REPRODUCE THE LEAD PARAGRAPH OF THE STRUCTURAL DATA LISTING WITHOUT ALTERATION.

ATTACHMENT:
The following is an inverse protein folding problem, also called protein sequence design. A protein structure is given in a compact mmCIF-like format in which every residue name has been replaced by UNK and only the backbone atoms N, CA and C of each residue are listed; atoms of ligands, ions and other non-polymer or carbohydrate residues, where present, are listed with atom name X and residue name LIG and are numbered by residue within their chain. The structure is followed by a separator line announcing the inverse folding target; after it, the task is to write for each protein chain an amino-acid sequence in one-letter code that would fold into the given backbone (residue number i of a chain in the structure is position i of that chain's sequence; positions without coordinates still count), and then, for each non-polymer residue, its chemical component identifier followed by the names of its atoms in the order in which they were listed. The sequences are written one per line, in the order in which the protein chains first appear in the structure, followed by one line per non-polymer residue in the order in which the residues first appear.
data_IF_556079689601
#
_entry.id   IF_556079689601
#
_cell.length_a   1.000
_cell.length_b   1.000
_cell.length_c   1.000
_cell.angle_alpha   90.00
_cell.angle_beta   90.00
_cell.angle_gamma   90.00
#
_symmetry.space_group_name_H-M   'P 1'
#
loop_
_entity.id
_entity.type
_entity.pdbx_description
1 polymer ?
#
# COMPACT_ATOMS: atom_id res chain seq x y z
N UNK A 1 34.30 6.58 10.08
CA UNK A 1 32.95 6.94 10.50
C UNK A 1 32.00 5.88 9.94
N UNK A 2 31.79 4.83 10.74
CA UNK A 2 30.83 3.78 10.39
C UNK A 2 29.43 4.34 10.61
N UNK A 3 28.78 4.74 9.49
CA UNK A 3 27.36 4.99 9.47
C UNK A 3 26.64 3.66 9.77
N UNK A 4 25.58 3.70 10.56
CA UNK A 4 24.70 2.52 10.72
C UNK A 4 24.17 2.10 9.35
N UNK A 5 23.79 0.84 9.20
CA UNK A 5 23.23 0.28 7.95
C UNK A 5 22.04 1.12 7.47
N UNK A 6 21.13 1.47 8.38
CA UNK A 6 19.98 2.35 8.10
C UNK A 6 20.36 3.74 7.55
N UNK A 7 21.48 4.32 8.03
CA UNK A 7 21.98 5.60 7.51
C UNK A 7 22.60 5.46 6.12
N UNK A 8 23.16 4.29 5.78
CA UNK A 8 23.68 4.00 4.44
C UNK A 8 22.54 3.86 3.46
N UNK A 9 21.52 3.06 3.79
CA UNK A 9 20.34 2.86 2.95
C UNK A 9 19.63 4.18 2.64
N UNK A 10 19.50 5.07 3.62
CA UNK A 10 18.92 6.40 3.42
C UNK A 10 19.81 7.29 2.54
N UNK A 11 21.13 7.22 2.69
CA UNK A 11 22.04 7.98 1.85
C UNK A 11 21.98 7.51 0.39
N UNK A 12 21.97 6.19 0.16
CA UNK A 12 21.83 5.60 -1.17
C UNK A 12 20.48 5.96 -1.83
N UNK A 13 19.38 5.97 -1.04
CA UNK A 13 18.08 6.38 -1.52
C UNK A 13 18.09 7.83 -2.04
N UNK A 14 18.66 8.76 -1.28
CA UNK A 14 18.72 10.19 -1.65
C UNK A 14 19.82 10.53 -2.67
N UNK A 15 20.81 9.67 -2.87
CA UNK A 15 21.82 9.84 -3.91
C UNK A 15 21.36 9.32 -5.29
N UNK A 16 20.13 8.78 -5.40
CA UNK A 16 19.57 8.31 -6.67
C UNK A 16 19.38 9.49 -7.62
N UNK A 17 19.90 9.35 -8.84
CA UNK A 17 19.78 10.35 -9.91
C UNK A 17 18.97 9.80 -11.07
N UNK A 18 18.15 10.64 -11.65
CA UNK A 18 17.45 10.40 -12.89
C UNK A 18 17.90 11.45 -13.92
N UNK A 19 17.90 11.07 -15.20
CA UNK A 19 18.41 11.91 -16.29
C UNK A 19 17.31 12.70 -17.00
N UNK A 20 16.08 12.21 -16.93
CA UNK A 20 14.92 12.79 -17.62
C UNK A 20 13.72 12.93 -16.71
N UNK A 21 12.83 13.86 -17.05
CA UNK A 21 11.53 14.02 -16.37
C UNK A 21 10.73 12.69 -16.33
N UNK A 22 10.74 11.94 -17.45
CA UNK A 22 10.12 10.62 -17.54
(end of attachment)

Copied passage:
The following is an inverse protein folding problem, also called protein sequence design. A protein structure is given in a compact mmCIF-like format in which every residue name has been replaced by UNK and only the backbone atoms N, CA and C of each residue are listed; atoms of ligands, ions and other non-polymer or carbohydrate residues, where present, are listed with atom name X and residue name LIG and are numbered by residue within their chain. The structure is followed by a separator line announcing the inverse folding target; after it, the task is to write for each protein chain an amino-acid sequence in one-letter code that would fold into the given backbone (residue number i of a chain in the structure is position i of that chain's sequence; positions without coordinates still count), and then, for each non-polymer residue, its chemical component identifier followed by the names of its atoms in the order in which they were listed. The sequences are written one per line, in the order in which the protein chains first appear in the structure, followed by one line per non-polymer residue in the order in which the residues first appear.